The Panel has rejected Respondent’s brief, e-mail-only, unsupported and uncertified Response because it is not in compliance with ICANN Rule 5. See Six Continents Hotels, Inc. v. Nowak, D2003-0022 (WIPO Mar. 4, 2003) (holding that the respondent’s failure to submit a hard copy of the response and its failure to include any evidence to support a finding in its favor placed the respondent in a de facto default posture, permitting the panel to draw all appropriate inferences stated in the complaint); see also Talk City Inc. v. Robertson, D2000-0009 (WIPO Feb. 29, 2000) (concluding that no weight would be afforded to the facts alleged in the respondent’s deficient submission, partly because it “did not contain any certification that the information contained in the e-mail was, ‘to the best of Respondent’s knowledge complete and accurate’” in accordance with Rule 5(b)(viii)).
Paragraph 15(a) of the Rules instructs this Panel to “decide a. complaint on the basis of the statements and documents submitted in accordance with the Policy, these Rules and any rules and principles of law that it deems applicable.”
Paragraph 4(a) of the Policy requires that the Complainant must prove each of the following three elements to obtain an order that a domain name should be cancelled or transferred:
(1) the domain name registered by the Respondent is identical or confusingly similar to a trademark or service mark in which the Complainant has rights;
(2) the Respondent has no rights or legitimate interests in respect of the domain name; and
(3) the domain name has been registered and is being used in bad faith.
Complainant has registered its HARLEY-DAVIDSON mark with, among other
authorities, the United States Patent and Trademark Office (“USPTO”) (Reg. No.
1,078,871 issued Dec. 6, 1977). The
Panel finds that Complainant has sufficiently established its rights in the
HARLEY-DAVIDSON mark pursuant to Policy ¶ 4(a)(i). See Innomed Techs., Inc. v. DRP Servs.,
FA 221171 (Nat. Arb. Forum
Both of the <harley-davidson-buell.com>
<harley-davidson-buell.info> domain names contain Complainant’s mark
in its entirety followed by a hyphen, the descriptive term “buell,” and either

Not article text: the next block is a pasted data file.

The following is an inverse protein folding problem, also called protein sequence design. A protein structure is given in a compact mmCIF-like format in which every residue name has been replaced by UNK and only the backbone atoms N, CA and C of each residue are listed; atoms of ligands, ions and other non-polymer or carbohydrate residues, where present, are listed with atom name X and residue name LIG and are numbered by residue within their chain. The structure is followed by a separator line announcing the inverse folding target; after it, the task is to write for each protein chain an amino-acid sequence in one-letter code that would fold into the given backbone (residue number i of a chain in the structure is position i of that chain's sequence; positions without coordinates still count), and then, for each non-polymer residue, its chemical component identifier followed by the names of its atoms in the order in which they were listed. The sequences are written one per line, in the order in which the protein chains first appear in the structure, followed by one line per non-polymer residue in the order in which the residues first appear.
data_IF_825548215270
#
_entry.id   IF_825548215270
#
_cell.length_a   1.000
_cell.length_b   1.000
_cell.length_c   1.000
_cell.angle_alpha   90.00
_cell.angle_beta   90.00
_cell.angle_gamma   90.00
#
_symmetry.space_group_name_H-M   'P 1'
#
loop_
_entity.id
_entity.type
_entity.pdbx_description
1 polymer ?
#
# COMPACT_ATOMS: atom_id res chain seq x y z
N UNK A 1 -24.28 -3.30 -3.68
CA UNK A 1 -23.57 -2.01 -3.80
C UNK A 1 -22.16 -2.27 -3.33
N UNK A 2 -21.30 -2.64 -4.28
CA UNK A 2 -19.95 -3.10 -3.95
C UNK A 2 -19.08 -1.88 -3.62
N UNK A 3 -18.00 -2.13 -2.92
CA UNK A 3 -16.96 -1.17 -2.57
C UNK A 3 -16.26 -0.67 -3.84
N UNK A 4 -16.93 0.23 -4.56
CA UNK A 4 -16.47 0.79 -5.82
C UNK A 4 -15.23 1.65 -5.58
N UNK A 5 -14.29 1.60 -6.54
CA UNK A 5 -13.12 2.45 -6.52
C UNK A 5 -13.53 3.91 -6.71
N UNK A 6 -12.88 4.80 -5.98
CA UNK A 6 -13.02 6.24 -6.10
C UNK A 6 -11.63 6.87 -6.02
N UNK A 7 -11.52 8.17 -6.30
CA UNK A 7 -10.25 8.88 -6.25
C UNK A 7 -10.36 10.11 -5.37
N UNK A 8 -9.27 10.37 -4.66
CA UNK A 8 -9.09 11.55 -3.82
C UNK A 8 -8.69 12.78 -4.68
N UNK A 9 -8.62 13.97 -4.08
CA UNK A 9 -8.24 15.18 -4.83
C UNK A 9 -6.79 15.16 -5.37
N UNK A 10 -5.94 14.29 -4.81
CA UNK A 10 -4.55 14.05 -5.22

the generic top-level domain (“gTLD”) “.com” or “.info.” Complainant acquired a minority interest in
the Buell Motorcycle Company in 1993. The
inclusion of a gTLD is irrelevant to a Policy ¶ 4(a)(i)
analysis and that the inclusion of a hyphen or the descriptive term such as
“buell,” which has an obvious relationship to Complainant’s business, does not
distinguish a disputed domain name.
Consequently, the Panel finds that the <harley-davidson-buell.com> and <harley-davidson-buell.info>
domain names are confusingly similar to Complainant’s mark pursuant to Policy ¶
4(a)(i). See Isleworth Land Co. v. Lost in Space, SA, FA 117330 (Nat. Arb.
Forum Sept. 27, 2002) (“[I]t is a well established principle that generic
top-level domains are irrelevant when conducting a Policy ¶ 4(a)(i) analysis.”); see
also Health Devices Corp. v.
The Panel concludes that Policy ¶ 4(a)(i) has been satisfied.
Once Complainant makes a prima facie case that Respondent lacks rights and legitimate interests in the disputed domain name under Policy ¶ 4(a)(ii), the burden shifts to Respondent to show it does have rights or legitimate interests. See Hanna-Barbera Prods., Inc. v. Entm’t Commentaries, FA 741828 (Nat. Arb. Forum Aug. 18, 2006) (holding that the complainant must first make a prima facie case that the respondent lacks rights and legitimate interests in the disputed domain name under UDRP ¶ 4(a)(ii) before the burden shifts to the respondent to show that it does have rights or legitimate interests in a domain name); see also AOL LLC v. Gerberg, FA 780200 (Nat. Arb. Forum Sept. 25, 2006) (“Complainant must first make a prima facie showing that Respondent does not have rights or legitimate interest in the subject domain names, which burden is light. If Complainant satisfies its burden, then the burden shifts to Respondent to show that it does have rights or legitimate interests in the subject domain names.”).
The Panel finds that Complainant has made its prima facie case. Complainant contends that Respondent is not and has not been commonly known by the disputed domain names. Complainant has never granted Respondent permission to use the HARLEY-DAVIDSON mark in any way and the inclusion of Respondent’s alleged surname “Buell” does not demonstrate the Respondent is commonly known by either disputed domain name. The Panel therefore finds that Respondent has no rights or legitimate interests in the disputed domain names because it is not commonly known by either of them pursuant to Policy ¶ 4(c)(ii). See Gallup, Inc. v. Amish Country Store, FA 96209 (Nat. Arb. Forum Jan. 23, 2001) (finding that the respondent does not have rights in a domain name when the respondent is not known by the mark); see also Charles Jourdan Holding AG v. AAIM, D2000-0403 (WIPO June 27, 2000) (finding no rights or legitimate interests where (1) the respondent is not a licensee of the complainant; (2) the complainant’s prior rights in the domain name precede the respondent’s registration; (3) the respondent is not commonly known by the domain name in question).